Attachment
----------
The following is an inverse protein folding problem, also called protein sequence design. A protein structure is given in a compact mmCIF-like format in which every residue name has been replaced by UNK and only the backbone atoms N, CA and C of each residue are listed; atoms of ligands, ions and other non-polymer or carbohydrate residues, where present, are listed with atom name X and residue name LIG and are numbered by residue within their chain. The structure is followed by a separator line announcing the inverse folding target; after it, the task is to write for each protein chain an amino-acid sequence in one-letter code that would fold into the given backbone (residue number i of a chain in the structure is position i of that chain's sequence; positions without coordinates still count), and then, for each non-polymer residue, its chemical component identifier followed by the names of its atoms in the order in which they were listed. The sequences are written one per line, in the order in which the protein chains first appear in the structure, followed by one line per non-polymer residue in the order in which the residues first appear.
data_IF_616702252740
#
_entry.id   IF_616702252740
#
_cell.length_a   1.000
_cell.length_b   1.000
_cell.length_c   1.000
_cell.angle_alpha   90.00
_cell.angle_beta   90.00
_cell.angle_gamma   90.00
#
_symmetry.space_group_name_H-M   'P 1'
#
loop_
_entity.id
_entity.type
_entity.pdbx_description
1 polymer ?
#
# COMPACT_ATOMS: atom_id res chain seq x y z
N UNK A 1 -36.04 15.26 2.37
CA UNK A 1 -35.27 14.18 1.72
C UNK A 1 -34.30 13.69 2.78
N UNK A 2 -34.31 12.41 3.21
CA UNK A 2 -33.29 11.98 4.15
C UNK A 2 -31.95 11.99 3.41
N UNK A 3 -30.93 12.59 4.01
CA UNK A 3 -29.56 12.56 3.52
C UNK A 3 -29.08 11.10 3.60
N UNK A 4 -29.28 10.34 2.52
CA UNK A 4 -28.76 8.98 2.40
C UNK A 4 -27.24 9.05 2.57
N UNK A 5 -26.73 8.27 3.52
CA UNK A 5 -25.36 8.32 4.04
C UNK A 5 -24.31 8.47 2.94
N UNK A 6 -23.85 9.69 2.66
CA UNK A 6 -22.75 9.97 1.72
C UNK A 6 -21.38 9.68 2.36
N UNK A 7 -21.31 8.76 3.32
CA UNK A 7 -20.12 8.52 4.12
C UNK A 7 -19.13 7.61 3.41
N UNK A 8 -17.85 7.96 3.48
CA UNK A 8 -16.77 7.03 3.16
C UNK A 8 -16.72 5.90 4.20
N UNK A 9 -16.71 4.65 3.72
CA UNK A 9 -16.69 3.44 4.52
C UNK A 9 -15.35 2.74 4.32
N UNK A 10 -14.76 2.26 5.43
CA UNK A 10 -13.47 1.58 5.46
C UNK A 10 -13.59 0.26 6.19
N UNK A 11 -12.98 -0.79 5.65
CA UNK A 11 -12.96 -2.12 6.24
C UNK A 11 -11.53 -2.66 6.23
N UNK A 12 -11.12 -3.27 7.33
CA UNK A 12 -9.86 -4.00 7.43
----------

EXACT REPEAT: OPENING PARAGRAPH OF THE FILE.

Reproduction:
The following is an inverse protein folding problem, also called protein sequence design. A protein structure is given in a compact mmCIF-like format in which every residue name has been replaced by UNK and only the backbone atoms N, CA and C of each residue are listed; atoms of ligands, ions and other non-polymer or carbohydrate residues, where present, are listed with atom name X and residue name LIG and are numbered by residue within their chain. The structure is followed by a separator line announcing the inverse folding target; after it, the task is to write for each protein chain an amino-acid sequence in one-letter code that would fold into the given backbone (residue number i of a chain in the structure is position i of that chain's sequence; positions without coordinates still count), and then, for each non-polymer residue, its chemical component identifier followed by the names of its atoms in the order in which they were listed. The sequences are written one per line, in the order in which the protein chains first appear in the structure, followed by one line per non-polymer residue in the order in which the residues first appear.